The problem I have with my own children is that I lack a template. Most moms of teenagers look back on their own upbringing and say, “WWMD?” Or even better, they call their own moms and say, “Did I pull this **** when I was 15?” When I wonder what my mom would do, I’m at a loss. So I do what I think she would do, and for the most part, that works.

Here’s the good news: My two oldest are in their first year of college. Their first year has been an unbelievable and, frankly, surprising success. I almost feel as if all of the prayers to the Blessed Mother, the hair pulling, the rendering of garments, and the tears and frustrations I’ve experienced with them have rewarded me with two young ladies who finally get it.

This bodes well for child number three, who, right now, is driving me berserk in an altogether different way. There is no shouting, no yelling, no eye rolling. His modus operandi is passivity. I can’t yell at him—he just looks at me as if I’ve lost my mind. When I talk to him, my used-to-be mommy’s boy mumbles something inarticulate. He’s a totally different animal than my first two when it comes to the mother-child relationship.

My point is this: To all you young mothers and mothers of teenagers-to-be, do not for a moment say, “My child would NEVER do THAT.” Why? Those same mothers who used to say that to me have children who I have witnessed first-hand DOING THAT. Sometimes your children have told me about doing THAT. One thing I can say about my three—they usually tell me about THAT before I find out by any other means.

If I’ve learned anything from my first two, it is this: Stand your ground and know that this too shall pass.

Come on; go with me on this—I’ve got one more to get through high school. Hopefully, he, too, will take a page from his sisters’ playbook and shock and awe me and become the amazing young man that I know is lurking inside of that surly little teenager.

An Homage to the Snow Day

Typically, when snow is forecast for central Indiana (and maybe other places, I don’t know), the projection of accumulating inches far exceeds the reality.  How do I know this and why do I care?  It goes back to being a teacher—of course.  Doesn’t everything?

Teachers live for snow days!  Oh, some may say, “I don’t want a snow day because I don’t want to make it up in June” but the reality of that argument is that the day in June that is “made up” is more or less a day spent wrapping up loose ends.  Tests are already taken, grades are submitted, books are returned to their summer storage place, and the time is spent signing yearbooks, cleaning out lockers, and possibly taking the whole class outside for an impromptu field trip.  So in reality, that make up day is not nearly as painful as finally having to schlep your sorry and slippery self into school, fishtailing your way into the parking lot (while the parking lot of the district administration building next door remains empty well into the morning).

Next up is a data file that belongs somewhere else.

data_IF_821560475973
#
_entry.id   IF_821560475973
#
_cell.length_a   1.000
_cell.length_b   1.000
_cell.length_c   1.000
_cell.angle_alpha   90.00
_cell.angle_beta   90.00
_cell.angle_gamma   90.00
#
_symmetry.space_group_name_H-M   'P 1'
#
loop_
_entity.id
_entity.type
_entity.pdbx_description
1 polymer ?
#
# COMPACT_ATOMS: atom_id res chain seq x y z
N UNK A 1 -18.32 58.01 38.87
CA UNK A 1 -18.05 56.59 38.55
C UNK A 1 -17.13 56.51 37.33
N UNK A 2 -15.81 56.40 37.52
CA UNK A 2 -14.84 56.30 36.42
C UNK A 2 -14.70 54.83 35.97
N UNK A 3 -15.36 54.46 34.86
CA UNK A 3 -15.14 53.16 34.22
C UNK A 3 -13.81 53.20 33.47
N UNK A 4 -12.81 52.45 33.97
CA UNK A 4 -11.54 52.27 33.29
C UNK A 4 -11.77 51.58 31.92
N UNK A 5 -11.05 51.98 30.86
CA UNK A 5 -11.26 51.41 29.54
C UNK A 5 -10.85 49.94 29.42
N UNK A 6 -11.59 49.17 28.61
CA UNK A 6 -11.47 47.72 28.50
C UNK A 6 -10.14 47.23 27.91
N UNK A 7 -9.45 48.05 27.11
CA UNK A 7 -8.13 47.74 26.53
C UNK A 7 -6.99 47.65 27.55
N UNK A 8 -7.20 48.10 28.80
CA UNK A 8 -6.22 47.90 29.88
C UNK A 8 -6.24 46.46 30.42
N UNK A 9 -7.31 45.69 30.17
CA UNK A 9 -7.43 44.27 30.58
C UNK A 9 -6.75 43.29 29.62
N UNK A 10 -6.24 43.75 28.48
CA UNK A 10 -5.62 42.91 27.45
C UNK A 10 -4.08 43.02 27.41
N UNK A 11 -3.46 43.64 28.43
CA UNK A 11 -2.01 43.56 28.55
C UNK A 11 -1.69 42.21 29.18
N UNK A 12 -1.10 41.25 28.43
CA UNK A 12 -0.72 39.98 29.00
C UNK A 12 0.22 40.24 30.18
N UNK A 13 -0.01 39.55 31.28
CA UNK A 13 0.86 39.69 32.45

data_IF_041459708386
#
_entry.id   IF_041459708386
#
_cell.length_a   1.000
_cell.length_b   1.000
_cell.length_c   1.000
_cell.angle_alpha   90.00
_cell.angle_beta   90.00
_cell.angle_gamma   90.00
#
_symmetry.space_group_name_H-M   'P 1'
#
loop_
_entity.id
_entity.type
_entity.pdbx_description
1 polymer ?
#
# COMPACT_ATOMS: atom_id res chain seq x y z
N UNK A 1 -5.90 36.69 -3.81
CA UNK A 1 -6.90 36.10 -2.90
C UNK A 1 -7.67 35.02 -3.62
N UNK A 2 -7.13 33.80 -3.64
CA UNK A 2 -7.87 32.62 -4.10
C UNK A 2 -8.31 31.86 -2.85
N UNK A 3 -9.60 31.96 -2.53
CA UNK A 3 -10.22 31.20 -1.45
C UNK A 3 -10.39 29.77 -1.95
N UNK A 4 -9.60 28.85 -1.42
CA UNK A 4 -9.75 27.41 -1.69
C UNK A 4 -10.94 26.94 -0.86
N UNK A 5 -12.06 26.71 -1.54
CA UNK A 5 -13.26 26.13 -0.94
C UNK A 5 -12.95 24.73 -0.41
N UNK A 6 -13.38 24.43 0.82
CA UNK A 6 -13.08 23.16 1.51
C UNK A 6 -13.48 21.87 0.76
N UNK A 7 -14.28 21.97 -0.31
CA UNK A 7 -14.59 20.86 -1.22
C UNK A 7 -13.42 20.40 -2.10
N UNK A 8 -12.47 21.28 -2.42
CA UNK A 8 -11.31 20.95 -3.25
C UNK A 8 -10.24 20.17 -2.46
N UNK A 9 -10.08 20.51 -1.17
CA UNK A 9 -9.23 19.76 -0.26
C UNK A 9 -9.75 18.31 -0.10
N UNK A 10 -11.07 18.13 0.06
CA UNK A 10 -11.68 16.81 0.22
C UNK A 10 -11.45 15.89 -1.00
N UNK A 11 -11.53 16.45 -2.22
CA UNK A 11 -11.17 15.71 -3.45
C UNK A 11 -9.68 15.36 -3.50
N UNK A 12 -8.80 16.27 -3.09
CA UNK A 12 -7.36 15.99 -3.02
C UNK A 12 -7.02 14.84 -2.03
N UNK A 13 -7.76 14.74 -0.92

The next best thing to a snow day is the two-hour delay.  For the uninitiated, a two-hour delay just pushes the day back two hours, meaning two additional hours of sleep.  Über teachers I’ve worked with (there’s a couple in every school, apparently) would stoically brave the icy and snow covered roads so they could proclaim to the rest of us, two hours later, that they used that time to work in their classrooms.  Not me.  I considered the concept of the two-hour delay a slice of serendipity in an otherwise mundane week.

The drama that precedes the announcement of the snow day or two-hour delay is nearly as exciting as the announcement itself.  Will they or won’t they?  Who actually makes the call?  My dad, a man my readers will get to know on a whole new level real soon, was a high school principal in northwestern Pennsylvania from 1952 until 1973.  In the 1960s, it was his job to “make the call”.  That meant that at around three in the morning our phone would start ringing.  “Mr. A?  Are yinz havin’ school today?  I need to know if I should hitch up the plow so’s I can git the young’uns to the end of the driveway…” or “Mr. A?  Clyde wants to know if he should start milking now, ‘cause he’s guessing with all a this snow, the cows are going to be slow gettin’ into the barn, and he don’t want to miss the bus, but if yinz aint havin’ school, then he can sleep a extra hour…”  My dad would suit up, walk down to the end of our driveway with a flashlight, check the road, then traipse back up and “make the call”.  Making the call involved calling WICU TV in Erie to tell them that the Linesville schools would be closed that day.  He then gave them what I can only guess was a secret password, then our phone number so that they could call back to confirm that he really was James R. Abercrombie, principal of Linesville High School and the man charged with making the call.